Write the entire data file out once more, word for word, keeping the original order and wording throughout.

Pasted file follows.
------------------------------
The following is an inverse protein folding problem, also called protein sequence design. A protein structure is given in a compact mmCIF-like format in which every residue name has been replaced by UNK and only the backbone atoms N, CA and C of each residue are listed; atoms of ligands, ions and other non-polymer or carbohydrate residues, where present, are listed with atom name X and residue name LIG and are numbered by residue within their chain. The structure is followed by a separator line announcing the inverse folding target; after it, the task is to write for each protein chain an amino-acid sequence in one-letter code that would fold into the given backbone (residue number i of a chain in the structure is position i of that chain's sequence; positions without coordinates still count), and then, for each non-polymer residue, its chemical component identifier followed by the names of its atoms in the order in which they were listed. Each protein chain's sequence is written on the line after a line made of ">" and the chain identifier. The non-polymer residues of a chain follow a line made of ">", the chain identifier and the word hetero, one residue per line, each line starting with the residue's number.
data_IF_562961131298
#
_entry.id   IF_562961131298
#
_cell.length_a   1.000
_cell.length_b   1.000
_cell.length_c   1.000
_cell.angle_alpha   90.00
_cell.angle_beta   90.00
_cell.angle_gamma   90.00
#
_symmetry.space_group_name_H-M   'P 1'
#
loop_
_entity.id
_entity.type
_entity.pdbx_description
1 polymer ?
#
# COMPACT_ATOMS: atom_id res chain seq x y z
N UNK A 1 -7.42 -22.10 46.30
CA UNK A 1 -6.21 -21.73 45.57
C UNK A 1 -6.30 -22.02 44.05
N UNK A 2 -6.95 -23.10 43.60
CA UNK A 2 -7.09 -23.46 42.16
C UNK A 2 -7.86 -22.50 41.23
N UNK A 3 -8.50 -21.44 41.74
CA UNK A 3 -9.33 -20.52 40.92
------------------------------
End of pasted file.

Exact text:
The following is an inverse protein folding problem, also called protein sequence design. A protein structure is given in a compact mmCIF-like format in which every residue name has been replaced by UNK and only the backbone atoms N, CA and C of each residue are listed; atoms of ligands, ions and other non-polymer or carbohydrate residues, where present, are listed with atom name X and residue name LIG and are numbered by residue within their chain. The structure is followed by a separator line announcing the inverse folding target; after it, the task is to write for each protein chain an amino-acid sequence in one-letter code that would fold into the given backbone (residue number i of a chain in the structure is position i of that chain's sequence; positions without coordinates still count), and then, for each non-polymer residue, its chemical component identifier followed by the names of its atoms in the order in which they were listed. Each protein chain's sequence is written on the line after a line made of ">" and the chain identifier. The non-polymer residues of a chain follow a line made of ">", the chain identifier and the word hetero, one residue per line, each line starting with the residue's number.
data_IF_562961131298
#
_entry.id   IF_562961131298
#
_cell.length_a   1.000
_cell.length_b   1.000
_cell.length_c   1.000
_cell.angle_alpha   90.00
_cell.angle_beta   90.00
_cell.angle_gamma   90.00
#
_symmetry.space_group_name_H-M   'P 1'
#
loop_
_entity.id
_entity.type
_entity.pdbx_description
1 polymer ?
#
# COMPACT_ATOMS: atom_id res chain seq x y z
N UNK A 1 -7.42 -22.10 46.30
CA UNK A 1 -6.21 -21.73 45.57
C UNK A 1 -6.30 -22.02 44.05
N UNK A 2 -6.95 -23.10 43.60
CA UNK A 2 -7.09 -23.46 42.16
C UNK A 2 -7.86 -22.50 41.23
N UNK A 3 -8.50 -21.44 41.74
CA UNK A 3 -9.33 -20.52 40.92